Saturday, September 3
Ah, Labor Day. It's the last official three-day weekend and the unofficial last day of summer. So what do you do when the weekend comes? Stay at a nice resort hotel? Go to the beach? Get your grilled-grub fix? The answer is: all of the above. Just steps from Fort Lauderdale Beach, the midcentury modern oasis that is the North Beach Village invites you to Gallery Grill Out on Breakers, a three-day cooked-meat feast with live music and good company. Their grill masters will cook a variety of kebabs made with steak, chicken, or shrimp, but more than just meat will be thrown onto the grill. Chefs will also prepare a dessert of grilled lemon poundcake with peaches and cream. The Labor Day cookout runs from 6 to 8 p.m. Saturday through Monday in front of North Beach Village Design (600 Breakers Ave., Fort Lauderdale). Admission is free. Food prices vary, and reservations are required. Call the Village Cafe at 754-229-3870, or email email@example.com. David Minsky
Sometimes, experiencing interpersonal violence can lead you to speak out against violence and to raise awareness by helping others to cultivate healthy relationships for the future. Outreach like this is made possible with organizations like the Fort Lauderdale-based nonprofit
Forget Me Not Advocacy Group, a group committed to stopping domestic violence before it starts through education, community awareness, and support.
Set up “to give our young people the tools they need - through classes, workshops, and community events - to recognize and avoid abusive situations,” founder Amy Daumit explains, “We strongly believe that by sharing our stories, and talking openly about domestic violence, we can shed light on it at a grassroots level and start creating change here at home and later with all who are willing to listen.” Saturday, the group is raising awareness with Kayak for Change fundraiser. Pop in a kayak or canoe and paddle the six-and-a-half-mile Wilton Loop at a leisurely pace. Lunch will be provided midway, and pie and coconut cocktails will be served at the end of the trip. The trip runs from 10 a.m. until 3 p.m. at Atlantic Coast Kayak Company, 1937 Wilton Dr., Fort Lauderdale. Visit forgetmenotgroup.org for more info. BYOK (Bring Your Own Kayak) for a $40 donation or rent a kayak for a $60 donation. Terra Sullivan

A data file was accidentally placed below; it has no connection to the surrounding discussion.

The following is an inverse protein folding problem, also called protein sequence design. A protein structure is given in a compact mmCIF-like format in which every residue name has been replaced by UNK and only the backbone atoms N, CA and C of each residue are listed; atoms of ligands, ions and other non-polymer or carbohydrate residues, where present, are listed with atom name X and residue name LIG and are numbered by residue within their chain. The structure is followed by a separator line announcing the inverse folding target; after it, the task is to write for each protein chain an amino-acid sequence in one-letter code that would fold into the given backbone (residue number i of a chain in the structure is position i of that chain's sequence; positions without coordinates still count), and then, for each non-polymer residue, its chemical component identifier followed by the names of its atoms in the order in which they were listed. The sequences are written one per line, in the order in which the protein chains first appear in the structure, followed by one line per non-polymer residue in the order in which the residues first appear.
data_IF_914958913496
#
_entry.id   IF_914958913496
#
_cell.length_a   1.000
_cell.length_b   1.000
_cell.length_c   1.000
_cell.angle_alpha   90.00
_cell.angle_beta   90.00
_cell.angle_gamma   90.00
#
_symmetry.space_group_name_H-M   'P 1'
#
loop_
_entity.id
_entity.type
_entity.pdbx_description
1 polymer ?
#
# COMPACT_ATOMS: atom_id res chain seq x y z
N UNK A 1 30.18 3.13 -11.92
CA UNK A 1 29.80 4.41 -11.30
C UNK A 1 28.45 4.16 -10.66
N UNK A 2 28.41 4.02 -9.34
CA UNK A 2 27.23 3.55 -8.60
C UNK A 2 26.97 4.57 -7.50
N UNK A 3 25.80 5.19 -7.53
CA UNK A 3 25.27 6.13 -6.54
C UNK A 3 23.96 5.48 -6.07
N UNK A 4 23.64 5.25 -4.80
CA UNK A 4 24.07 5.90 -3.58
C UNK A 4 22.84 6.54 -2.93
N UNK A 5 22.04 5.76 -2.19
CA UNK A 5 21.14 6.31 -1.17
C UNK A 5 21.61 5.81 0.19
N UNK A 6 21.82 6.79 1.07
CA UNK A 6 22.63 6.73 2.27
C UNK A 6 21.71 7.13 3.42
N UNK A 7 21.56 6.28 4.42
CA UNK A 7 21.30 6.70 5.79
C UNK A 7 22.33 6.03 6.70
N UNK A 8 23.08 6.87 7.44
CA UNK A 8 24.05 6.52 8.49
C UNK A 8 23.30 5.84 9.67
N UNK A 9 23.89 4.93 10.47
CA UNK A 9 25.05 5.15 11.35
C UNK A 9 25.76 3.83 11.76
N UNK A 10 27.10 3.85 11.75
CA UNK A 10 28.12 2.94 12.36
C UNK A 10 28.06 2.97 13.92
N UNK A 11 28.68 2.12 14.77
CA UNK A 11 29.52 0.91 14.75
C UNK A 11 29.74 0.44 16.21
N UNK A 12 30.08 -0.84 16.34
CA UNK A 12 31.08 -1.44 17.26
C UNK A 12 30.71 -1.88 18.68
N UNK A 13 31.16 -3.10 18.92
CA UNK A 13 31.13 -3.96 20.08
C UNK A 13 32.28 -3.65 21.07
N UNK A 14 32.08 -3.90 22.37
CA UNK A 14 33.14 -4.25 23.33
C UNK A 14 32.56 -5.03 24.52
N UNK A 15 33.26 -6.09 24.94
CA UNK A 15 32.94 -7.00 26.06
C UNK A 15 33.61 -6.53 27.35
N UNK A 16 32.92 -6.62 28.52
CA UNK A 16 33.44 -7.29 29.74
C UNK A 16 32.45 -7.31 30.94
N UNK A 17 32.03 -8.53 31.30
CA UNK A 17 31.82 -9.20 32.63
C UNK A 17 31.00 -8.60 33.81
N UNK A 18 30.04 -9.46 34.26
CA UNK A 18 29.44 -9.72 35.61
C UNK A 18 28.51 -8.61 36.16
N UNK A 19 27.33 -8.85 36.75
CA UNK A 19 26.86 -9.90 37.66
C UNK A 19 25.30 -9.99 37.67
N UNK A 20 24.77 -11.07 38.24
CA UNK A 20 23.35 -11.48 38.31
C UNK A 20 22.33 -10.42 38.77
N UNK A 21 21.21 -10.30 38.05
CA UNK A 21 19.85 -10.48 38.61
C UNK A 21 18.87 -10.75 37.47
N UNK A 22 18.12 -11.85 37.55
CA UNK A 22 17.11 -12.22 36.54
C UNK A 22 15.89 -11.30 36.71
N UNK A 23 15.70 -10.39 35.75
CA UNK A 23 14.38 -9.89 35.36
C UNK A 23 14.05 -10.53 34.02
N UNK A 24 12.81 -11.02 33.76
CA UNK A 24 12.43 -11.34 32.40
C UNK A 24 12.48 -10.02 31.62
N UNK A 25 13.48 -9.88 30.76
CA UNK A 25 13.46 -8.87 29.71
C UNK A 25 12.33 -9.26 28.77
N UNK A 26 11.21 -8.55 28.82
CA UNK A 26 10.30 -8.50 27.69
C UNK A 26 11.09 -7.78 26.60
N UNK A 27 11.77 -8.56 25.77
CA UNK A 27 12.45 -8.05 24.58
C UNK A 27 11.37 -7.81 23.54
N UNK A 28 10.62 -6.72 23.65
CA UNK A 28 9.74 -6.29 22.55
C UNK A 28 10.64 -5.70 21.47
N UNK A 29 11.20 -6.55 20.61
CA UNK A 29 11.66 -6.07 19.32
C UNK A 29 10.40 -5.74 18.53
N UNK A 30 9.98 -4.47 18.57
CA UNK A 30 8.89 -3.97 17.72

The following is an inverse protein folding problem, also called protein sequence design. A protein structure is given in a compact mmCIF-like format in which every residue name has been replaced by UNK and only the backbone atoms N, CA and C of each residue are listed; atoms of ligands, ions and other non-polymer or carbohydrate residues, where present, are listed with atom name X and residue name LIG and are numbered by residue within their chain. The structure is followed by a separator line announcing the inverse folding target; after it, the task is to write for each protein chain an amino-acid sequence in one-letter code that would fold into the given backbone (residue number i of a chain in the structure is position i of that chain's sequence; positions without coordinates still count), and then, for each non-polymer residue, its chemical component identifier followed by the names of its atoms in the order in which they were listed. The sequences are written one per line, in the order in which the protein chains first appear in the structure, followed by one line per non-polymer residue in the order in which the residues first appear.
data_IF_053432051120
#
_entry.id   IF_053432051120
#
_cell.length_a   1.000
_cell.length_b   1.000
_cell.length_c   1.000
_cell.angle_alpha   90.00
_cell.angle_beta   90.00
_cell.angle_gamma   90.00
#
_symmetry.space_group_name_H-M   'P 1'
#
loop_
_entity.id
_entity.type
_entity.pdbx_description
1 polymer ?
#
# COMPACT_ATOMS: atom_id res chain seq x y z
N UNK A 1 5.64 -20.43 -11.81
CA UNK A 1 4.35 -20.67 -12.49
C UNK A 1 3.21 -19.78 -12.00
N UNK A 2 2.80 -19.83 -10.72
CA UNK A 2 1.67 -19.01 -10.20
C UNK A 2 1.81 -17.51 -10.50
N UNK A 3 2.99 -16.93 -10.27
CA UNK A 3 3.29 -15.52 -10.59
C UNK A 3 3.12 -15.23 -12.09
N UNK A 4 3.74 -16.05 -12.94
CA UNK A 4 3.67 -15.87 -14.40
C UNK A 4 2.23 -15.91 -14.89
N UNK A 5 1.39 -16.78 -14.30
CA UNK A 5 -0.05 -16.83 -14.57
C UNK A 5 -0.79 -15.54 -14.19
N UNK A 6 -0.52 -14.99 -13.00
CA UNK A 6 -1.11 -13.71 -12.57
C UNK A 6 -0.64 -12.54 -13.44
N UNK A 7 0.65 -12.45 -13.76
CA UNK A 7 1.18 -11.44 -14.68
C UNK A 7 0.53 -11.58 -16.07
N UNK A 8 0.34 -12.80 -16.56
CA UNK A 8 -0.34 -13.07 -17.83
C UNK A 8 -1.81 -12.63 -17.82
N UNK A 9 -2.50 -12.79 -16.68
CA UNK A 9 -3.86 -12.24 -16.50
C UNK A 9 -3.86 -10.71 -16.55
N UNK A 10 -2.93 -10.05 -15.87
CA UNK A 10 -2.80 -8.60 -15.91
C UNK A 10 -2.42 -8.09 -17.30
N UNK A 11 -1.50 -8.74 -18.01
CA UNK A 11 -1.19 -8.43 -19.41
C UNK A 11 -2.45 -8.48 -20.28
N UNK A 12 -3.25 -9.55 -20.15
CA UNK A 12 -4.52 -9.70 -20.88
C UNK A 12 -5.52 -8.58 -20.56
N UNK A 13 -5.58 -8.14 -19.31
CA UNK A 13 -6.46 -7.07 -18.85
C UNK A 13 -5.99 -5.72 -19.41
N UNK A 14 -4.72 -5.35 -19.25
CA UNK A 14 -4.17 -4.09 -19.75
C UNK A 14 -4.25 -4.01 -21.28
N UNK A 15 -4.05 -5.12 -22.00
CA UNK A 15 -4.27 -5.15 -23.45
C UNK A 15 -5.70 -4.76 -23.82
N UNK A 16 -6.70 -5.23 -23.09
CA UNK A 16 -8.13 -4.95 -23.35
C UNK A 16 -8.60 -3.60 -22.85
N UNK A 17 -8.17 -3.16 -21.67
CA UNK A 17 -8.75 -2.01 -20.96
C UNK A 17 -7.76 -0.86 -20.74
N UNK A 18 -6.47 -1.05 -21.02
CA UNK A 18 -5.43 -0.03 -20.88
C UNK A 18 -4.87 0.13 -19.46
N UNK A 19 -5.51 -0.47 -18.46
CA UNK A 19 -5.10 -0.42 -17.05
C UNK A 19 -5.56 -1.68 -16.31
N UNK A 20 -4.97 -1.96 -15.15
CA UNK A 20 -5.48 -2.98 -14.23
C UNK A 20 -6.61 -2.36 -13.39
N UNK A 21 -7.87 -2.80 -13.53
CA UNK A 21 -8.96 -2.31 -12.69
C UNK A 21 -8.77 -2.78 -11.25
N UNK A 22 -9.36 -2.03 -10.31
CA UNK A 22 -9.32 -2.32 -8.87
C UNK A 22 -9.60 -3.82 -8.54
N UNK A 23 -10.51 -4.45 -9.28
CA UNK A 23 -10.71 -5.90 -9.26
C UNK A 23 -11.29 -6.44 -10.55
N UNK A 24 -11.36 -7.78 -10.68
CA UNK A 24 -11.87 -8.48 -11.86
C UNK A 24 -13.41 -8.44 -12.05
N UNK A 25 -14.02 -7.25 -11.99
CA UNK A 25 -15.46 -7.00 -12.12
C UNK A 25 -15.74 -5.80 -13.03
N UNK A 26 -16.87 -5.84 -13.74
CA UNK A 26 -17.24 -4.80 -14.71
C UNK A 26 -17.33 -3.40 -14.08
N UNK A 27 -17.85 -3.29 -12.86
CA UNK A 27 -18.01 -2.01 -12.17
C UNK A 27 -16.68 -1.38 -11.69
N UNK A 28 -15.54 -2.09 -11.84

Sunday, September 4
The Broward County arts scene wouldn’t be the thriving incubator it is today without Francie Bishop Good, the cofounder of Girls’ Club gallery and the nonprofit Funding Arts Broward and a formidable artist in her own right whose paintings and photographs have shown internationally. She is also a collector, having amassed decades of contemporary works primarily by female and minority artists. The latest recipient of her generous largesse is the Nova Southeastern University Art Museum, which recently accepted a gift of 100 contemporary artworks from Good and her husband David Horvitz. The museum is currently showcasing 70 of them in the exhibition “Belief + Doubt: Selections from the Francie Bishop Good and David Horvitz Collection.” Its contents, spanning 1978 to 2013, are filled with both boldface names in contemporary art as well as lesser-known mavericks, most of which reflect their collectors’ desire to level artistic playing fields in gender, race, and ethnicity. Show up for the Cindy Sherman film still, Ana Mendieta video, and Tracey Emin neon work, and stick around to discover the haunting Kara Walker paper cutouts, Laura Simmons’ amusing/unsettling “Dummy” photograph, Jennifer Steinkamp’s hypnotic digital animation, and much more. The show runs through January 22 at the museum, located at 1 E. Las Olas Blvd. in Fort Lauderdale. Hours are 11 a.m. to 5 p.m. Tuesday to Saturday and noon to 5 p.m. Sunday. Admission is $12 adults, $8 military, and $5 students. Call 954-525-5500, or visit nsuartmuseum.org. John Thomason